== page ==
• To make this approachable for early stage learners, we’re building a high level abstraction into these blocks (e.g. the “Move character with player 1 buttons” block). There’s a tension there with teaching learner-friendly GDScript. Depending on how our abstraction layer grows and evolves, the code generated is perhaps going to be rooted in our abstraction rather than the more standard and universal GDScript approaches that you might want as the focus of your teaching objectives for when you move towards “learning textual programming”.

That makes total sense when explained like that. I originally thought after some time with the code blocks a student can start reading the code and trying to figure out what the code does based on the blocks the added in. But if it’s not good code output then, like you said, it wouldn’t be worth it. It’ll probably be more of a harm than a good.

I’m going to try to run through a few online tutorials and try to use the codeblocks to replace the scripting. I’ll definitely post feedback as I go. Is this the best place to post or is there somewhere else that you would prefer the feedback?

That would be great! It would be great to have your feedback here on this thread.

Very clever. I’m going to have to try this more on Android Tablet and Phone. One of the problems with “mobile” Godot is small screen coding can be very difficult. And Block assembly is a bit easier than losing space to keyboard.

I do agree with one of the YouTube comments about looking at how GDevelop has organized their Blocks that are really just pre-designed method snippets. By general genres and mechanics. Another example that rarely comes up is the Kodu “Tile” based visual scripting, and the 10 years departed Kode variant created for Project Spark.

Hmm, Android tablet comments… Only vertical scrolling in the Blocks container. Defiantly needs horizontal. I’ll have to look over your codebase of the Main Screen plugin before making suggestions on the how. Also the Block Code tab hid the Asset Library tab once, had to disable/re-enable the plugin to get it back, probably more of Godot bug than this specific plugin.

Longer term, there will likely be need for a touch screen gamepad Control. I know there are several existing ones, but ones that are “just there and just work” with the Blocks will be important. I got held up because there’s no Input.get_vector and no Call method block that pass on a return.

I had to set some VAR_DICT entries from the called method. Which was on, technically a child, Node. Because the BlockCode node replaces the Script of its Parent (good detail to know). I’ll see about cleaning this up and getting it off the Android tablet and into a GitHub repository.

A Call Method with a return would let an instructor fill a lot of holes, by creating helper methods in GDScript, on Singletons. Node paths are easy to Singletons, “/root/globals”. “get_joypad_dir”.

From an English grade school humor stand. Perhaps VAR_LIST instead of VAR_DICT. I know it’s the common abbreviation for dictionary, but… What say you, any current middle school teachers. DICTs or LISTs?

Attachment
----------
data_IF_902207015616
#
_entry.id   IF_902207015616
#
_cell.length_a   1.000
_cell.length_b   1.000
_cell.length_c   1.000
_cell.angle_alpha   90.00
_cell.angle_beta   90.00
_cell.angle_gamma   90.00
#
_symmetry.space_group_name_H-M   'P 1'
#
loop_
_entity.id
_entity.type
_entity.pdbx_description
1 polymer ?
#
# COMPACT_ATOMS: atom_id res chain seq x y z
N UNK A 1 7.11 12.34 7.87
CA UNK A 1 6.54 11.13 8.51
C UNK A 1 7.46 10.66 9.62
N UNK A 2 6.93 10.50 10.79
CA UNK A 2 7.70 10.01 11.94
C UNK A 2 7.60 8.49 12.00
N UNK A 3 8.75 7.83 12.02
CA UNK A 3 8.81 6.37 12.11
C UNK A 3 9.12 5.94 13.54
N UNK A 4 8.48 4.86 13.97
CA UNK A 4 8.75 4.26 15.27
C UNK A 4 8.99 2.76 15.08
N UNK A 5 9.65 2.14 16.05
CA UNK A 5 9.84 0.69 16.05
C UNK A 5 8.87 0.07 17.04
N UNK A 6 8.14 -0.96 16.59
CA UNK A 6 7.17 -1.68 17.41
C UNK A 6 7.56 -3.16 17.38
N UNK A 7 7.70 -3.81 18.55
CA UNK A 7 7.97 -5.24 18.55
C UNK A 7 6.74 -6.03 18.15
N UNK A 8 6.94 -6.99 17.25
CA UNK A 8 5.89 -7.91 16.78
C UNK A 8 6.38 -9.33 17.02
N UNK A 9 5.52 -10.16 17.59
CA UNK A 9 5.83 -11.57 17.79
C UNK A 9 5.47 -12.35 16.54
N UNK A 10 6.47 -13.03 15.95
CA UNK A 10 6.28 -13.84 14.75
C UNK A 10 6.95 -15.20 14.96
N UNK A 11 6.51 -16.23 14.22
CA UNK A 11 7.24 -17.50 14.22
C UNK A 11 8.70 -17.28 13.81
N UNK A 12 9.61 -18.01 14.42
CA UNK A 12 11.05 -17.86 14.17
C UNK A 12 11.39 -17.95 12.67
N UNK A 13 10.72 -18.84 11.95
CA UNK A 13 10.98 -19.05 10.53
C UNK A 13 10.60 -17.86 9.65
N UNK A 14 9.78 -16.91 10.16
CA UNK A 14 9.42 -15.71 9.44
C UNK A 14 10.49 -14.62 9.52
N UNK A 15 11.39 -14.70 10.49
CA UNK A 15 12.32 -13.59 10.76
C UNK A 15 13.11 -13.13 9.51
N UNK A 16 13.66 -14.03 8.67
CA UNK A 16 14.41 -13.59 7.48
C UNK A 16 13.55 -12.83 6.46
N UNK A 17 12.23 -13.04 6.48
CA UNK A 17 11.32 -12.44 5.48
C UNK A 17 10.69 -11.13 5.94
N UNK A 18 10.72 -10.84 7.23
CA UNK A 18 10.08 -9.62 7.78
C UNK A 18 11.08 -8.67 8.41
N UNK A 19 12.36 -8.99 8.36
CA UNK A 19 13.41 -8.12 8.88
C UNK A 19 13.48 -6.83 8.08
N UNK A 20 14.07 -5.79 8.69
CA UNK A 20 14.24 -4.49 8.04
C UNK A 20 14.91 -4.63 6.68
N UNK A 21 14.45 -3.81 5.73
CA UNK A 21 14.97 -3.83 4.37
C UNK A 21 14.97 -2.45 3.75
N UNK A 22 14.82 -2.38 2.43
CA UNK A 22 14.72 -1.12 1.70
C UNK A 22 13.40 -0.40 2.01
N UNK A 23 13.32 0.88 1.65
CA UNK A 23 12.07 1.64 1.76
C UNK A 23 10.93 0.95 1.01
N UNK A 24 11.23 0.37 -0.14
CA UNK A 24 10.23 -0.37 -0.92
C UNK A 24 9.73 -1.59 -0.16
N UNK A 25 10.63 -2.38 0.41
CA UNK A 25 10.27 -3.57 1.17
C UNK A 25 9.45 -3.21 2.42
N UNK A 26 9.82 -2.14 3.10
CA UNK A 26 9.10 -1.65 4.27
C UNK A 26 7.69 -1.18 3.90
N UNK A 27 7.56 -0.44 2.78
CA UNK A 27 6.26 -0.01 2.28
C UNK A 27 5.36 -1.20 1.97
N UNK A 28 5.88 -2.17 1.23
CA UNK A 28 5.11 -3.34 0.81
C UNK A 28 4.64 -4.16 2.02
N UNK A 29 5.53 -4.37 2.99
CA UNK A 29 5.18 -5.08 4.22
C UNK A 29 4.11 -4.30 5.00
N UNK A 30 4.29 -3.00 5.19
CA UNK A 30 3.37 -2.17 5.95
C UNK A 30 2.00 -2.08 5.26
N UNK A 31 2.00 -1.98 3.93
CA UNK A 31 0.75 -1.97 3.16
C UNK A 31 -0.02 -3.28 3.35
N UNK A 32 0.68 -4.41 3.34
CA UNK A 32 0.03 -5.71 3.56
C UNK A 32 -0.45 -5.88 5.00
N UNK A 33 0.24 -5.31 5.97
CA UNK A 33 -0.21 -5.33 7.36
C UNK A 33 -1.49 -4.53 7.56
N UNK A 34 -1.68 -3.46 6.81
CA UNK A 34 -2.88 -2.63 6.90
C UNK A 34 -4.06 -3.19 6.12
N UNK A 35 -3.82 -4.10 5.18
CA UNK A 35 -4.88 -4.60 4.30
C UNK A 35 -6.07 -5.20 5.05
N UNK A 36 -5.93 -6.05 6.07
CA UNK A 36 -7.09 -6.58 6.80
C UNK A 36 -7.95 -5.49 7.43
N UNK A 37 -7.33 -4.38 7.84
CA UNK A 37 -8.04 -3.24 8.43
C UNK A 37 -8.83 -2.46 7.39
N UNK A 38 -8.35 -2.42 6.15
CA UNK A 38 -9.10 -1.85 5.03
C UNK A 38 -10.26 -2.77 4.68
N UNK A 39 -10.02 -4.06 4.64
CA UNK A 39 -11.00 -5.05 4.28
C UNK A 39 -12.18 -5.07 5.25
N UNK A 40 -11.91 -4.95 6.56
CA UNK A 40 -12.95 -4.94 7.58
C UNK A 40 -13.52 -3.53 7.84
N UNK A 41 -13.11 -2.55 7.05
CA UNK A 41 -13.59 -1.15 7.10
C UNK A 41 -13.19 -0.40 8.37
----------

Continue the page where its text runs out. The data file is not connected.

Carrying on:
Let’s design a high level block for touchscreen input then - what would the equivalent GDScript look like?

I like this idea. Another option is to make it clearer/easier how to add custom blocks via GDScript. Take a look at the script attached to our SimpleCharacter scene for an example. This is how we would do the touchscreen input block too, I think.

This is so amazing it reminds me of scratch and stencyl, I’m looking forward for this plugin for more updates

Hi, I’m new to this forum.

can you suggest me a simple line of code on creating my own block such as this

Because I need for creating custom block based on existing lines of code on gdscript.

See docs/ for some info on this, or look at inside the plugin for the GDScript that implements the block you have pictured there.

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Thank you so much dsd.
By the way, how this code in works

class_name SimpleCharacter
extends CharacterBody2D

@export var texture: Texture2D:
	set = _set_texture

@export var speed: Vector2 = Vector2(300, 300):
	set = _set_speed

const PLAYER_KEYS = {
		"up": KEY_W,
		"down": KEY_S,
		"left": KEY_A,
		"right": KEY_D,
		"up": KEY_UP,
		"down": KEY_DOWN,
		"left": KEY_LEFT,
		"right": KEY_RIGHT,

# Get the gravity from the project settings to be synced with RigidBody nodes.
var gravity = ProjectSettings.get_setting("physics/2d/default_gravity")

var _jumping = false

func _set_texture(new_texture):
	texture = new_texture

	if not is_node_ready():

	$Sprite2D.texture = texture
	var shape =
	shape.size = Vector2(100, 100) if texture == null else texture.get_size()
	$CollisionShape2D.shape = shape

func _set_speed(new_speed):
	speed = new_speed

## Nodes in the "affected_by_gravity" group will receive gravity changes:
func on_gravity_changed(new_gravity):
	gravity = new_gravity

func _ready():

func simple_setup():

func get_custom_class():
	return "SimpleCharacter"

func _player_input_to_direction(player: String):
	var direction = Vector2()
	direction.x += float(Input.is_physical_key_pressed(PLAYER_KEYS[player]["right"]))
	direction.x -= float(Input.is_physical_key_pressed(PLAYER_KEYS[player]["left"]))
	direction.y += float(Input.is_physical_key_pressed(PLAYER_KEYS[player]["down"]))
	direction.y -= float(Input.is_physical_key_pressed(PLAYER_KEYS[player]["up"]))
	return direction

func move_with_player_buttons(player: String, kind: String, delta: float):
	var direction = _player_input_to_direction(player)

	if kind == "top-down":
		velocity = direction * speed

	elif kind == "platformer":
		velocity.x = direction.x * speed.x
		if not is_on_floor():
			velocity.y += gravity * delta
			if not _jumping and Input.is_physical_key_pressed(PLAYER_KEYS[player]["up"]):
				_jumping = true
				velocity.y -= speed.y
				_jumping = false

	elif kind == "spaceship":
		rotation_degrees += direction.x * speed.x / 100.0
		velocity = Vector2.DOWN.rotated(rotation) * speed.y * direction.y

static func get_custom_blocks() -> Array[Block]:
	var b: Block
	var block_list: Array[Block] = []

	# Movement
	b = CategoryFactory.BLOCKS["statement_block"].instantiate()
	b.block_type = Types.BlockType.EXECUTE
	b.block_format = "Move with {player: OPTION} buttons as {kind: OPTION}"
	# TODO: delta here is assumed to be the parameter name of
	# the _process or _physics_process method:
	b.statement = 'move_with_player_buttons("{player}", "{kind}", delta)'
	b.defaults = {
		"player":["player_1", "player_2"]),
		"kind":["top-down", "platformer", "spaceship"]),
	b.category = "Input"

	var property_blocks = (
		. property_to_blocklist(
				"name": "speed",
				"type": TYPE_VECTOR2,
				"category": "Physics | Velocity",

	return block_list

And how to customize this code?